Plans to move prison firefighters to Malibu station axed

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Uproar by residents of Las Flores Canyon and Rambla Pacifico over the plan may have derailed the county’s consideration of using the Camp 8 site to temporarily house inmates who were burned out by the Station Fire.

By Olivia Damavandi / Assistant Editor

Following a hurricane of dissenting Malibu residents, Los Angeles County officials on Tuesday decided to terminate the possibility of housing as many as 100 prison inmate firefighters at a local fire station located at the top of Rambla Pacifico.

Officials from the Los Angeles County Fire Department and the State Department of Corrections and Rehabilitation were considering using the station, known as Camp 8, as temporary quarters for the inmate firefighters whose Camp 16 at Mt. Gleason was torched last August by the Station Fire, the largest wildfire in L.A. County history.

Los Angeles County Fire Chief Michael P. Freeman on Tuesday said the Camp 8 site was proposed last week and officials had since been conducting an assessment to determine whether it fits the criteria from corrections officials. But, he said, it was eliminated because his agency has identified better alternative locations.

Four camps operated by county fire and state corrections officials currently exist in Los Angeles County: in Acton, Saugus, the San Gabriel Mountains and Encinal Canyon in Malibu, which houses female inmate fire crews. But unlike other sites, Camp 8 is located near a residential neighborhood.

Los Angeles County Supervisor Zev Yaroslavsky on Monday explained the camps are not jails or correctional facilities. They house nonviolent convicts serving prison sentences for crimes such as drug possession, DUI, identity theft, burglary and welfare fraud and are considered low-security facilities. The inmates who volunteer for fire duty are chosen from a group of those who behave ideally while incarcerated. They are also physically tested, trained and supervised by correctional guards at the camps.

Despite Malibu’s rank as one of the most fire-prone areas in the county, the proposal caused an uproar among many residents who, in a flyer circulated last week, claimed that putting a “prison” in their neighborhood would reduce property values, create an unsafe environment, increase road traffic, and inhibit fire response and emergency evacuation abilities, among other negative impacts. At least 100 residents, who learned of the issue from the flyer circulated on Friday, attended a meeting at a private residence up Rambla Pacifico Monday night, at which many accused state and county officials of secretly plotting to carry out the proposal. The flyer stated that the inmate firefighters would move into Camp 8 on Feb. 25, but that the date was revoked by officials upon realization that residents were aware of the situation.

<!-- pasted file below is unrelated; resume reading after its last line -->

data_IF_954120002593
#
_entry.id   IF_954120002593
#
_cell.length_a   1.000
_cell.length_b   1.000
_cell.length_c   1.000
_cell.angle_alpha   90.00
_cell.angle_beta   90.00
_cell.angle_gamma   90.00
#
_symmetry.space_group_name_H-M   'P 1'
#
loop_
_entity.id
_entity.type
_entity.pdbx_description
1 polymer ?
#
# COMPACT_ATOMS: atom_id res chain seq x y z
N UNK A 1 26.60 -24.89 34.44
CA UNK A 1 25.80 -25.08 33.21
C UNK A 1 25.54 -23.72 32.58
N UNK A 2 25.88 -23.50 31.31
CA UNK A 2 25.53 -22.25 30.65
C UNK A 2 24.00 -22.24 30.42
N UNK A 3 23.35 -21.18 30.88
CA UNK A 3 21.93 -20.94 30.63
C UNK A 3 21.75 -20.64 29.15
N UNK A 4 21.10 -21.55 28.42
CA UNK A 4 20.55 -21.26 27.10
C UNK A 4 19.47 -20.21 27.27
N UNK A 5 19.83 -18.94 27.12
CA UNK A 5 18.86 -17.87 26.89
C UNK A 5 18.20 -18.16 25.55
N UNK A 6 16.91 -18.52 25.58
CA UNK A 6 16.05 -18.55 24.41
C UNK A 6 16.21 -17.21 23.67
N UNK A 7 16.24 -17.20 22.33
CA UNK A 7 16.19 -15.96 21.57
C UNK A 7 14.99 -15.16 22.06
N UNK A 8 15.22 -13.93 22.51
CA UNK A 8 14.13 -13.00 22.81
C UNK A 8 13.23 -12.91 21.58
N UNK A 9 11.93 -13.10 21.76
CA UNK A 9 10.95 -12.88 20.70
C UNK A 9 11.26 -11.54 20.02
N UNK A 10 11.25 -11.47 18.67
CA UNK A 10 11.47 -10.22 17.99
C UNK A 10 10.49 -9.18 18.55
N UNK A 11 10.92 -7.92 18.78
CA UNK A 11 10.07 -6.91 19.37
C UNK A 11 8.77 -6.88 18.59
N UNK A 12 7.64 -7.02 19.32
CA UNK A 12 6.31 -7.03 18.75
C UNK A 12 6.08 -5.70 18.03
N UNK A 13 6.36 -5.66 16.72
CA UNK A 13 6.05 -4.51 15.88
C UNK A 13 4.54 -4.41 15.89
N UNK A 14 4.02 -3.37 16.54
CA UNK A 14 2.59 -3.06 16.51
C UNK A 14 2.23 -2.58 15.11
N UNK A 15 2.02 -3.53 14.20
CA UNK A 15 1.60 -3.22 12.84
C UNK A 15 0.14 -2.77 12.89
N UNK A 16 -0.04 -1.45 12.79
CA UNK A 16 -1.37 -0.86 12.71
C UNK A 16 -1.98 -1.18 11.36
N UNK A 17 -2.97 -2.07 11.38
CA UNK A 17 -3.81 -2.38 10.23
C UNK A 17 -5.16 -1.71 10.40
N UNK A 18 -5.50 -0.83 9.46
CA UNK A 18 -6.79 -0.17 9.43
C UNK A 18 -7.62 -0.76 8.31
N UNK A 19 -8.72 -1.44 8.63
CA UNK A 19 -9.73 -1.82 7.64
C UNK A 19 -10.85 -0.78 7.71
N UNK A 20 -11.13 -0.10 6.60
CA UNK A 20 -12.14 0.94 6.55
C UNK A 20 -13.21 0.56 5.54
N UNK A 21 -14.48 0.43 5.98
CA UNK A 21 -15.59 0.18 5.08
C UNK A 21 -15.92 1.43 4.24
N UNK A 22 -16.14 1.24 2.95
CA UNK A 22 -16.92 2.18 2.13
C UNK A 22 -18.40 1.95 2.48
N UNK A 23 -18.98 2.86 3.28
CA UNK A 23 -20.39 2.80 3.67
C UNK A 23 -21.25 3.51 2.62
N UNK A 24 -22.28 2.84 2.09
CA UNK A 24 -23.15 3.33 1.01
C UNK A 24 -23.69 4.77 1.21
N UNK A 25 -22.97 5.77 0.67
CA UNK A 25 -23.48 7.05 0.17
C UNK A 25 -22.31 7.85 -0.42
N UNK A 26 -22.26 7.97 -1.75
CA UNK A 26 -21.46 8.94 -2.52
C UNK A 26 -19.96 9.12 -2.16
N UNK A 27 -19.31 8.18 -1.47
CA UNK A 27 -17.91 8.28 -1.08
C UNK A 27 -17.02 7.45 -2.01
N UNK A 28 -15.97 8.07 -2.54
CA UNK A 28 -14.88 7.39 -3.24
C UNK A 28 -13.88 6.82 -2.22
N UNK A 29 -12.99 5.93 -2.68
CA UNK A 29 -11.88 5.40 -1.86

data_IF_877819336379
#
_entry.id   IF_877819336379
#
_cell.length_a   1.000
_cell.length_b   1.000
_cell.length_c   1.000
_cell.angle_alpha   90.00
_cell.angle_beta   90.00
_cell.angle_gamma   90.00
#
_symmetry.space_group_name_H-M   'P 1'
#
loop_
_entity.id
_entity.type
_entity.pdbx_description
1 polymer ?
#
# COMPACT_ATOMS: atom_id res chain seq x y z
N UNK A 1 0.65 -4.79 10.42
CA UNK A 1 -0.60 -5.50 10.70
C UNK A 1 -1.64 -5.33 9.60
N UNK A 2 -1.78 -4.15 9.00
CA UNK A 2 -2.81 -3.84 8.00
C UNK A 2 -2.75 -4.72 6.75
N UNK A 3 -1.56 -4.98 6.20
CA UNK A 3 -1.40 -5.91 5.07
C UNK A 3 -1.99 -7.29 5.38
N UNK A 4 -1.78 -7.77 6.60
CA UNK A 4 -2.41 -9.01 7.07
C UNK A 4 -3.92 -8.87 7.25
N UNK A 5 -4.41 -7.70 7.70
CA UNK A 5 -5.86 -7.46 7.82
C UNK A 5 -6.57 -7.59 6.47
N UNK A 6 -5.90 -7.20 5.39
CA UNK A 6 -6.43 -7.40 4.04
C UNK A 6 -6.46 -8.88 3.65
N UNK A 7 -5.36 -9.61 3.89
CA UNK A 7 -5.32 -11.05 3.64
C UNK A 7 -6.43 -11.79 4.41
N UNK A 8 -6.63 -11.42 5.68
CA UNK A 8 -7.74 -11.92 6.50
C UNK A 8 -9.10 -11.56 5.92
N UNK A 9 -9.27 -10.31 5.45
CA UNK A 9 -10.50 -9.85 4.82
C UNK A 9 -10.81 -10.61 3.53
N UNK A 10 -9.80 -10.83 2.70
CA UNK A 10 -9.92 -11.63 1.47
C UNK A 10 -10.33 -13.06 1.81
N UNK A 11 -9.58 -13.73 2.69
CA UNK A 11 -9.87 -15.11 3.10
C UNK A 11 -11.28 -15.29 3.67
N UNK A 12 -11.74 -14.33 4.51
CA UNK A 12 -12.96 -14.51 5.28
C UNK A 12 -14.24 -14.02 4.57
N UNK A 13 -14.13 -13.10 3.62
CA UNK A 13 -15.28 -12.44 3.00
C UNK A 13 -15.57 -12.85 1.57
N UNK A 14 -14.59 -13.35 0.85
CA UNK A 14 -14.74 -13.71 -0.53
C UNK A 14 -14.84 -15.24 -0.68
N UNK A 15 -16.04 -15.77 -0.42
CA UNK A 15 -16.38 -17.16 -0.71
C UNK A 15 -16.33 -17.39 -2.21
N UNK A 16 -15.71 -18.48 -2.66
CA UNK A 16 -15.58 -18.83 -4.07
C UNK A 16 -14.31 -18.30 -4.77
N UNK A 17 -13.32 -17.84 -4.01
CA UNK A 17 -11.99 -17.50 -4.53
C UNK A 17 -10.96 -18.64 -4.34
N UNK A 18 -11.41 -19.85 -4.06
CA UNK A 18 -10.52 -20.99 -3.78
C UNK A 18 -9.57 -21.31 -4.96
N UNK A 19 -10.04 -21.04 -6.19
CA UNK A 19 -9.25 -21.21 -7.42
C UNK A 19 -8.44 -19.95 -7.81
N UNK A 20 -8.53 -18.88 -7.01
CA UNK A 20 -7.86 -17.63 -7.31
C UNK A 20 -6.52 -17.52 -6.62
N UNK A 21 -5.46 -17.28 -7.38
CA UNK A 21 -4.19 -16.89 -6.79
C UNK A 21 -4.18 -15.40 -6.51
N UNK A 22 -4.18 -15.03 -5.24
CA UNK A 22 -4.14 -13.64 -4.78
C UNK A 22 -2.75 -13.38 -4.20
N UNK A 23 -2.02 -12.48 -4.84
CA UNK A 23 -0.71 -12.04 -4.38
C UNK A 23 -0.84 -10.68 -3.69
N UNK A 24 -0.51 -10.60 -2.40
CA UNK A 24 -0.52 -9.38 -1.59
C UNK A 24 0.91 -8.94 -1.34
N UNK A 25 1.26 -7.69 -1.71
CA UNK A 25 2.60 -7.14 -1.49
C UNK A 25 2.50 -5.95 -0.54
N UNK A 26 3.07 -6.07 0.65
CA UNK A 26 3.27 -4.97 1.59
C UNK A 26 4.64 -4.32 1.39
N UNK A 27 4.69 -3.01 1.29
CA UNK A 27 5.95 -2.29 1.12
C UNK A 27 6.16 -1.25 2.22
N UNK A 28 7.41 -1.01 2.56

“They’re elected officials for a reason,” resident Maggie Karpuk said at the meeting. “They have very good PR departments, good research departments and they know how to make the facts palatable. So all of a sudden, now that they know that we know, they’re starting to do a little backwards shuffle … We have to make sure they give us a legal document that says, ‘We’re never going to do this to your community.’”

Yaroslavsky said he had learned of the situation that morning through a call from the Los Angeles Times, and that he was not aware of the rumored move-in date. He also stressed that no plan would proceed without public input.

“People are upset and suspicious for good reason because this is not the way they should have been informed on it,” Yaroslavsky said. “I’m as upset about having to have learned about it this way as anybody else.”

Yaroslavsky on Tuesday said the reason Freeman did not inform him of the issue is because the fire chief “felt it was very premature in stages. He said to me he did not want to bring this to me until he knew whether this was a viable option.”

Freeman in a phone interview Tuesday called allegations that state and county officials were secretly pursuing Camp 8 “ridiculous.”

“If we intended it to be a secret, we certainly aren’t very good at our game,” Freeman said. “The fact is we needed to do an assessment to see if it was even buyable as a facility itself. I enjoy meeting and talking with the community on things related to public safety. It was absolutely not an effort to be secretive. We just were getting an assessment done and then were going to discuss it with the community.

“What we’re trying to do is keep 95 firefighters within L.A. County for the next fire season,” he continued. “To do that we’ve got to find a place for them.”

While the termination of the Camp 8 proposal may have satisfied many Malibu residents, Arson Watch, a volunteer program of the Malibu/Lost Hills Sheriff’s Station that patrols mountain roads on high-risk fire days, says it could have greatly benefitted the area.

“I think Camp 8 is a critical resource for fire protection in the Santa Monica Mountains and I think having a well trained camp crew there full time could only be an asset for our firefighting effort,” Abigail Buck, the public information officer and team leader for the Topanga/Calabasas Arson Watch, said Tuesday in a phone interview. “It takes time to transport camp crews into the area when there is a major fire and having one on the ground could save critical minutes.”

Buck added that she didn’t think the placement of inmate firefighters at a camp located near a residential neighborhood was a problem.

“They are considered low-risk inmates,” she said. “They have a tremendous incentive to stay with the crew and behave appropriately because they get a shortened sentence if they do. They also learn valuable job skills.”